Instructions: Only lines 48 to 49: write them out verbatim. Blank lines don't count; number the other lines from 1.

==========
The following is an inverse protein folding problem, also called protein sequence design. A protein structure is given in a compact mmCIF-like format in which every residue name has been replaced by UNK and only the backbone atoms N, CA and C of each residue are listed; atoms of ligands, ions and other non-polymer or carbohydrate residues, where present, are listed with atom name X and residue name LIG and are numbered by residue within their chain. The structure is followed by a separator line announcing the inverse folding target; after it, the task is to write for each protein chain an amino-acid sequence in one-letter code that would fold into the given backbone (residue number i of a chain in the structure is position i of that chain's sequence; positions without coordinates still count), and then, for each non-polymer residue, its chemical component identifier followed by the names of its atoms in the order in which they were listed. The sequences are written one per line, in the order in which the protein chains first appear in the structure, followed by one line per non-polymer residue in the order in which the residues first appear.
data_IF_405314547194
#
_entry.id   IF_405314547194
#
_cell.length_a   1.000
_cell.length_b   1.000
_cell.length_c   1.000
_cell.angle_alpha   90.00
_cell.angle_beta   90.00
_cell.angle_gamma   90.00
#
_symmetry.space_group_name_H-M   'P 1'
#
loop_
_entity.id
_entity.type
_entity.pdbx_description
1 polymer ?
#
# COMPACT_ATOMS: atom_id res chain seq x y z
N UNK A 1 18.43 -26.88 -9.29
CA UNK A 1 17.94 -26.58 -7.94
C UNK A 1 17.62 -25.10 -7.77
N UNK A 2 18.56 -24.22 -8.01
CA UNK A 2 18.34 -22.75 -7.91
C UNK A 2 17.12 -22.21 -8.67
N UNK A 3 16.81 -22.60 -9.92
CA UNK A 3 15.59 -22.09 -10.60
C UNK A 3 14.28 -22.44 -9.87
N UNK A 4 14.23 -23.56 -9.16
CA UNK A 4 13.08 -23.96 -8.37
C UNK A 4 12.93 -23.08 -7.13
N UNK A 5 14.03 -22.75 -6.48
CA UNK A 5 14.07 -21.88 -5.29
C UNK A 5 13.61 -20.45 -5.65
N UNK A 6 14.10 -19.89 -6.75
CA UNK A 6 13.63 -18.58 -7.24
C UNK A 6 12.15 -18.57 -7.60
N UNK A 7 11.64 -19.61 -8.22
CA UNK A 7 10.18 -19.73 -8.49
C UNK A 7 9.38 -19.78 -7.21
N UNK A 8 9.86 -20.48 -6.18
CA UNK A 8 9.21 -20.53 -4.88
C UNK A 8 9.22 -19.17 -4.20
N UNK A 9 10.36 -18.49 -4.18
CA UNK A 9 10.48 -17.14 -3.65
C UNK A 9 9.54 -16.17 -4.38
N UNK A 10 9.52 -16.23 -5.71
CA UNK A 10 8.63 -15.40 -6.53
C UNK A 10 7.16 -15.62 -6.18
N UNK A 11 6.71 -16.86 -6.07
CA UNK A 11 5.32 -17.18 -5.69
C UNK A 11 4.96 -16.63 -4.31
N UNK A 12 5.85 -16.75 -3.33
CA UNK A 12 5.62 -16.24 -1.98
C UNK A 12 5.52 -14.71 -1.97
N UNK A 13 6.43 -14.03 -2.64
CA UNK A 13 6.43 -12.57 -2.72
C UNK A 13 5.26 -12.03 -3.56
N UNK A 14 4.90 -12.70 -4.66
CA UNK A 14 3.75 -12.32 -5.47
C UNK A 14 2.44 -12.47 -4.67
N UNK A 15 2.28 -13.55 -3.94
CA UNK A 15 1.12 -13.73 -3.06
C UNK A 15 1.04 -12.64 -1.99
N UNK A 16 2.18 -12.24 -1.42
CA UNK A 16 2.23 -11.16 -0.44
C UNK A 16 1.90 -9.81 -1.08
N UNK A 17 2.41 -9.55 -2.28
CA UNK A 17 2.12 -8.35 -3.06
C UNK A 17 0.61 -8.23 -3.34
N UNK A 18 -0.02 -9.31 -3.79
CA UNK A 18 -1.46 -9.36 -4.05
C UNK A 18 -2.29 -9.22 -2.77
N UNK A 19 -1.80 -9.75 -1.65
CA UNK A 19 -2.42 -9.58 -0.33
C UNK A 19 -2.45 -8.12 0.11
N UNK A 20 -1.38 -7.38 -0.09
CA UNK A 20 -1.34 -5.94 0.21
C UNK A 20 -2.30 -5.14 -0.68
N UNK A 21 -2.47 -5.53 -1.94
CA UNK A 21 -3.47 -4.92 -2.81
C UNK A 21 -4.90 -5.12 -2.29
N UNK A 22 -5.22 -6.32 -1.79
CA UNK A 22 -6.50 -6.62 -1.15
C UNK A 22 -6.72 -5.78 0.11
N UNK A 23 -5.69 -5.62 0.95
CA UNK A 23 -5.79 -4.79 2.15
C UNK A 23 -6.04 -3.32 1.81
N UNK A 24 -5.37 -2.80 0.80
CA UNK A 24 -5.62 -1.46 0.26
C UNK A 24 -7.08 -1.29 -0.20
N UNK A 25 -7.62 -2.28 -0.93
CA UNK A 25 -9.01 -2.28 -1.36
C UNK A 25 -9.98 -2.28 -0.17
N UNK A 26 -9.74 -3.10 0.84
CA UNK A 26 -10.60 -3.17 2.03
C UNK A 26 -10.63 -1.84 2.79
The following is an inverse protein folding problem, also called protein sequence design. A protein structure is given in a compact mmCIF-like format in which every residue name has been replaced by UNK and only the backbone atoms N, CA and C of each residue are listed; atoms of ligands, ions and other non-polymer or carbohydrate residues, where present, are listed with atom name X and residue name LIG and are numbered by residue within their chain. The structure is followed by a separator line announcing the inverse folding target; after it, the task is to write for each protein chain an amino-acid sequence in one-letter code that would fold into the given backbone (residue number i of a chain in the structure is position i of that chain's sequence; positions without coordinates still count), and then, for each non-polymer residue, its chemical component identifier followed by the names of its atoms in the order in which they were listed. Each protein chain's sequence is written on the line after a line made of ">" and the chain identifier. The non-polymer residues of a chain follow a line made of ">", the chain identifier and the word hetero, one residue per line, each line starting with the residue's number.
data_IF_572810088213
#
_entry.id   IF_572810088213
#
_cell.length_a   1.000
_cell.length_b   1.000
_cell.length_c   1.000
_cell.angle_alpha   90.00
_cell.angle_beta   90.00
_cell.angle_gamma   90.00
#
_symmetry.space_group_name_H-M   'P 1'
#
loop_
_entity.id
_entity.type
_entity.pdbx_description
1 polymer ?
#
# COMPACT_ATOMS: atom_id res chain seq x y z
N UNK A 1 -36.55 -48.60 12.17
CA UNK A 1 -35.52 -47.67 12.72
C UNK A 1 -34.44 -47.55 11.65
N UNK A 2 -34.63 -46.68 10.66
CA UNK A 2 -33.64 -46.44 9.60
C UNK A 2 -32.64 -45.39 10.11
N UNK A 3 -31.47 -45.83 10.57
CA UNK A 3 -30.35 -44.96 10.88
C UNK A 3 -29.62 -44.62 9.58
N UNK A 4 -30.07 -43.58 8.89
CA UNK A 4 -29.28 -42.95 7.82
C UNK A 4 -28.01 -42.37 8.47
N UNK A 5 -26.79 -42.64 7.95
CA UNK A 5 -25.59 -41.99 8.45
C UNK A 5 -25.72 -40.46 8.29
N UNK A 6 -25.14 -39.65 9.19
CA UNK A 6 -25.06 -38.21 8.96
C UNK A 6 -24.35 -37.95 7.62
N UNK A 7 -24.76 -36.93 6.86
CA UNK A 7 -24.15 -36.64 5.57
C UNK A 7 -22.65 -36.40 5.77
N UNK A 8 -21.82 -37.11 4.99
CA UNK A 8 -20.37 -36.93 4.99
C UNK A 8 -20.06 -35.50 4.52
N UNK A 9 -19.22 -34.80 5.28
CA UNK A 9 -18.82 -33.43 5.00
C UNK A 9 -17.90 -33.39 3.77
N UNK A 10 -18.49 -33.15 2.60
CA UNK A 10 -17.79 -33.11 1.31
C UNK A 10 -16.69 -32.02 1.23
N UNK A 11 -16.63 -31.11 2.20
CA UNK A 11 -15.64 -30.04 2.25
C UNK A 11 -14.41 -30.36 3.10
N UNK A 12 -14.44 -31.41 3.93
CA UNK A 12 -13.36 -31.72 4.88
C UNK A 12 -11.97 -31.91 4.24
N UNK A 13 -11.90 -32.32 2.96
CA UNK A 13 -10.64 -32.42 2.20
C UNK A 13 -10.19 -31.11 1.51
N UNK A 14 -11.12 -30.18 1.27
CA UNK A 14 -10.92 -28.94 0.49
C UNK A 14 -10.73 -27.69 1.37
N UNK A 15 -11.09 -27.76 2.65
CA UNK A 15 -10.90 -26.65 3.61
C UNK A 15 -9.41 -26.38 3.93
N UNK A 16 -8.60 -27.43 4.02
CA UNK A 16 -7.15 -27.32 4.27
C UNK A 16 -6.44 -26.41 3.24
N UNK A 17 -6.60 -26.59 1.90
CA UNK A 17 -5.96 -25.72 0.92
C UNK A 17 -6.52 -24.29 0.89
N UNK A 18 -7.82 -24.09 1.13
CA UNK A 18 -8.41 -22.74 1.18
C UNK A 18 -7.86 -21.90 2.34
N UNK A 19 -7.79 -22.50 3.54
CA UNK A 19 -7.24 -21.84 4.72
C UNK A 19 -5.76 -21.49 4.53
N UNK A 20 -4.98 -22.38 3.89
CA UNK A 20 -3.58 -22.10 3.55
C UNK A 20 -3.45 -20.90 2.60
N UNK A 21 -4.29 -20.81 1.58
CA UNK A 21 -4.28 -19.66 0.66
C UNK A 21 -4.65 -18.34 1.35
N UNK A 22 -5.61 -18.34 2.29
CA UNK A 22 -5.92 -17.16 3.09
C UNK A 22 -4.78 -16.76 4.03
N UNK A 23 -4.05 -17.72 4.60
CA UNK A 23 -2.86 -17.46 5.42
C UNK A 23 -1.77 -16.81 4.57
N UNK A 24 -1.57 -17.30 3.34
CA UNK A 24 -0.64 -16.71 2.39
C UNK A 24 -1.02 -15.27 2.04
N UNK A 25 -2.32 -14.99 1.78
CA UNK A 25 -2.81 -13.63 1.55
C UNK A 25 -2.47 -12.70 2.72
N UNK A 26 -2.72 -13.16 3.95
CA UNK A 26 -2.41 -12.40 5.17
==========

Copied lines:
C UNK A 9 9.54 -16.17 -4.38
N UNK A 10 9.52 -16.23 -5.71